nLab
K-topology

Context

Topology

topology (point-set topology)

see also algebraic topology, functional analysis and homotopy theory

Introduction

Basic concepts

Universal constructions

Extra stuff, structure, properties

Examples

Basic statements

Theorems

Basic homotopy theory

Contents

Idea

The K-topology is a topology on the set of real numbers \mathbb{R} which is finer than the Euclidean metric topology, but such that the new open sets are ‘piled up’ on the positive side of 0 (and actually are all contained in the half-open interval [0,1)[0,1)) and have lots of ‘holes’. It is useful for constructing counterexamples in topology.

For instance the K-topology is an example of a topological space that is Hausdorff (T 2)(T_2) but not normal (T 4T_4).

Definition

Definition

Write

K{1/n|n 1} K \coloneqq \{1/n \,\vert\, n \in \mathbb{N}_{\geq 1}\} \subset \mathbb{R}

for the subset of natural fractions inside the real numbers.

Define a topological basis βP()\beta \subset P(\mathbb{R}) on \mathbb{R} consisting of all the open intervals as well as the complements of KK inside them:

β{(a,b),|a<b}{(a,b)\K,|a<b}. \beta \;\coloneqq\; \left\{ (a,b), \,\vert\, a\lt b \in \mathbb{R} \right\} \,\cup\, \left\{ (a,b) \backslash K, \,\vert\, a\lt b \in \mathbb{R} \right\} \,.

The topology τ βP()\tau_{\beta} \subset P(\mathbb{R}) which is generated from this topological basis is called the K-topology.

We may denote the resulting topological space by

K(,τ β}. \mathbb{R}_K \;\coloneqq\; ( \mathbb{R}, \tau_{\beta}\} \,.

Properties

Proposition

The real numbers with their K-topology (def. 1) K\mathbb{R}_K are a Hausdorff topological space which is not a regular Hausdorff space (hence in particular not a normal Hausdorff space).

Proof

By construction the K-topology is finer than the usual euclidean metric topology. Since the latter is Hausdorff, so is K\mathbb{R}_K. It remains to see that K\mathbb{R}_K contains a point and a disjoint closed subset such that do not have disjoint open neighbourhoods.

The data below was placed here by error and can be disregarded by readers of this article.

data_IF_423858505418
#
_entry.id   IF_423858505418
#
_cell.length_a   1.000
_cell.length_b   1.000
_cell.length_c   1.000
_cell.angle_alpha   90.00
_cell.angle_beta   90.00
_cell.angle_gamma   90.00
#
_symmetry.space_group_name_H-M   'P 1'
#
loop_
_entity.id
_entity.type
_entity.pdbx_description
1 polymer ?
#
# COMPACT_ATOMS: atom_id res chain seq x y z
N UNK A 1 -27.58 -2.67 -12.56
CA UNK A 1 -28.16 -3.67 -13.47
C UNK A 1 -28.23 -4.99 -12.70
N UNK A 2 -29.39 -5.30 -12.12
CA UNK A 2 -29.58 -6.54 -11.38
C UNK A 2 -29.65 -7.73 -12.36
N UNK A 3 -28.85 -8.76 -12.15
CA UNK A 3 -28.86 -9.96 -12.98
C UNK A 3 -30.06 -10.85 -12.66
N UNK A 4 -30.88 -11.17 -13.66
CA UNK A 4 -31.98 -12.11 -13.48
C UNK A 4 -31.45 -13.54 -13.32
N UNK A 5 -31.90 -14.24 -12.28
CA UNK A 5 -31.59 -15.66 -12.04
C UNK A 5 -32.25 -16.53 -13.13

But this is the case essentially by construction: Observe that

\K=(,1/2)((1,1)\K)(1/2,) \mathbb{R} \backslash K \;=\; (-\infty,-1/2) \cup \left( (-1,1) \backslash K \right) \cup (1/2, \infty)

is an open subset in K\mathbb{R}_K, whence

K=\(\K) K = \mathbb{R} \backslash ( \mathbb{R} \backslash K )

is a closed subset of K\mathbb{R}_K.

But every open neighbourhood of {0}\{0\} contains at least (ϵ,ϵ)\K(-\epsilon, \epsilon) \backslash K for some positive real number ϵ\epsilon. There exists then n 0n \in \mathbb{N}_{\geq 0} with 1/n<ϵ1/n \lt \epsilon and 1/nK1/n \in K. An open neighbourhood of KK needs to contain an open interval around 1/n1/n, and hence will have non-trivial intersection with (ϵ,ϵ)(-\epsilon, \epsilon). Therefore {0}\{0\} and KK may not be separated by disjoint open neighbourhoods, and so K\mathbb{R}_K is not normal.

Example

The set of rational numbers, with the subspace topology inherited from the inclusion K\mathbb{Q} \hookrightarrow \mathbb{R}_K into the real numbers with their K-topology, is an example of a non-regular, totally path-disconnected Hausdorff space. This space can be used to construct a quasitopological groupoid which isn’t a topological groupoid.

Revised on April 30, 2017 13:47:18 by Urs Schreiber (92.218.150.85)